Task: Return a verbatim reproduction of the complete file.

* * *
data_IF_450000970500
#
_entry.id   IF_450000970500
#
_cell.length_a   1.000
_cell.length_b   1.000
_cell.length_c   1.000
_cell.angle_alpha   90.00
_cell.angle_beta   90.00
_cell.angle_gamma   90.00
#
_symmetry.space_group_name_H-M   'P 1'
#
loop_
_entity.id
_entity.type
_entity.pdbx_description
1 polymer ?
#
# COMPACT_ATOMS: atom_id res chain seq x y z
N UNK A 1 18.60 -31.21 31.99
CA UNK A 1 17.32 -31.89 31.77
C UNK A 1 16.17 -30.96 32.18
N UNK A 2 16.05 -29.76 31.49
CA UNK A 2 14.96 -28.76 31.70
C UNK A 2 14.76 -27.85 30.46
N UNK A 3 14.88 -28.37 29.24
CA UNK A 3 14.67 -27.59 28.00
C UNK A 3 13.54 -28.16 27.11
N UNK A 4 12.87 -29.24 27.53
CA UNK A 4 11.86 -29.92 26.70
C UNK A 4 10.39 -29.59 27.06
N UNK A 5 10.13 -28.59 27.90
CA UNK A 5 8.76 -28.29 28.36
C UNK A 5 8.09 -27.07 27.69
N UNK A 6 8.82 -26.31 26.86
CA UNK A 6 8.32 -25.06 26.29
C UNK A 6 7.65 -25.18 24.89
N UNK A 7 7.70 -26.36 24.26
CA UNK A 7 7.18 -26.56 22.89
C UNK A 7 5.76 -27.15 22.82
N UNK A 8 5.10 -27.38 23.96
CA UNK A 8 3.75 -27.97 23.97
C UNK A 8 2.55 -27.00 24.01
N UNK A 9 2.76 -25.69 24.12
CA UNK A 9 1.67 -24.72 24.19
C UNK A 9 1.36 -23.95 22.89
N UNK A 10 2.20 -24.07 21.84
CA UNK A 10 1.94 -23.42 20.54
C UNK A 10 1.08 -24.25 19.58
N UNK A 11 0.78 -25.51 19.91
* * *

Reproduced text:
data_IF_450000970500
#
_entry.id   IF_450000970500
#
_cell.length_a   1.000
_cell.length_b   1.000
_cell.length_c   1.000
_cell.angle_alpha   90.00
_cell.angle_beta   90.00
_cell.angle_gamma   90.00
#
_symmetry.space_group_name_H-M   'P 1'
#
loop_
_entity.id
_entity.type
_entity.pdbx_description
1 polymer ?
#
# COMPACT_ATOMS: atom_id res chain seq x y z
N UNK A 1 18.60 -31.21 31.99
CA UNK A 1 17.32 -31.89 31.77
C UNK A 1 16.17 -30.96 32.18
N UNK A 2 16.05 -29.76 31.49
CA UNK A 2 14.96 -28.76 31.70
C UNK A 2 14.76 -27.85 30.46
N UNK A 3 14.88 -28.37 29.24
CA UNK A 3 14.67 -27.59 28.00
C UNK A 3 13.54 -28.16 27.11
N UNK A 4 12.87 -29.24 27.53
CA UNK A 4 11.86 -29.92 26.70
C UNK A 4 10.39 -29.59 27.06
N UNK A 5 10.13 -28.59 27.90
CA UNK A 5 8.76 -28.29 28.36
C UNK A 5 8.09 -27.07 27.69
N UNK A 6 8.82 -26.31 26.86
CA UNK A 6 8.32 -25.06 26.29
C UNK A 6 7.65 -25.18 24.89
N UNK A 7 7.70 -26.36 24.26
CA UNK A 7 7.18 -26.56 22.89
C UNK A 7 5.76 -27.15 22.82
N UNK A 8 5.10 -27.38 23.96
CA UNK A 8 3.75 -27.97 23.97
C UNK A 8 2.55 -27.00 24.01
N UNK A 9 2.76 -25.69 24.12
CA UNK A 9 1.67 -24.72 24.19
C UNK A 9 1.36 -23.95 22.89
N UNK A 10 2.20 -24.07 21.84
CA UNK A 10 1.94 -23.42 20.54
C UNK A 10 1.08 -24.25 19.58
N UNK A 11 0.78 -25.51 19.91